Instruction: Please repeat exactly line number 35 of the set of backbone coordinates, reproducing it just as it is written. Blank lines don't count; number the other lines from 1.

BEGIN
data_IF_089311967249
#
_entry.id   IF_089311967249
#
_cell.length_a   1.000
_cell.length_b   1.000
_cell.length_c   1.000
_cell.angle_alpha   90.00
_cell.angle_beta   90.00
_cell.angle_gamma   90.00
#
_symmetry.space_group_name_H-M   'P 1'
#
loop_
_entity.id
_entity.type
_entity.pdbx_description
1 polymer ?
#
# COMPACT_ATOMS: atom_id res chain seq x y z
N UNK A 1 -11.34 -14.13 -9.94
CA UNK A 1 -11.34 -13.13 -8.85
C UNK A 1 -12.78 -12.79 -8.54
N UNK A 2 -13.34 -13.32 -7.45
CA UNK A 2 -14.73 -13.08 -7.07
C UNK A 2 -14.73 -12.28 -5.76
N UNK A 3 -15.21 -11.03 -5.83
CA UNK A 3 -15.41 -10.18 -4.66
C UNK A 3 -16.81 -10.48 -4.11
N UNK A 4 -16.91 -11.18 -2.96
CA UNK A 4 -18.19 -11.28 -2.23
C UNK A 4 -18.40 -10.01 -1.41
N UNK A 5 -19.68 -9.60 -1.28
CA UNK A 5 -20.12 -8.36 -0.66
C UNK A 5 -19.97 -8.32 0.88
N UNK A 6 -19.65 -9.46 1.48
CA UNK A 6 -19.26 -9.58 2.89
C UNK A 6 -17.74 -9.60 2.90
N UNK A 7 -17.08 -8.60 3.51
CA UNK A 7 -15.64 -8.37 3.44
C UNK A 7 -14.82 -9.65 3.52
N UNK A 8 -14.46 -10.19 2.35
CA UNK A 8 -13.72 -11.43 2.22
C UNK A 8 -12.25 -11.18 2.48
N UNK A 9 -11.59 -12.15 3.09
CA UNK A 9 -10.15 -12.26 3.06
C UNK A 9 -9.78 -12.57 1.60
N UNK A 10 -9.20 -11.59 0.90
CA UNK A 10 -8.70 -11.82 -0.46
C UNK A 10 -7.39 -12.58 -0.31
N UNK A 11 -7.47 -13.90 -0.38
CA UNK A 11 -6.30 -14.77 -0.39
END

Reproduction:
C UNK A 5 -19.97 -8.32 0.88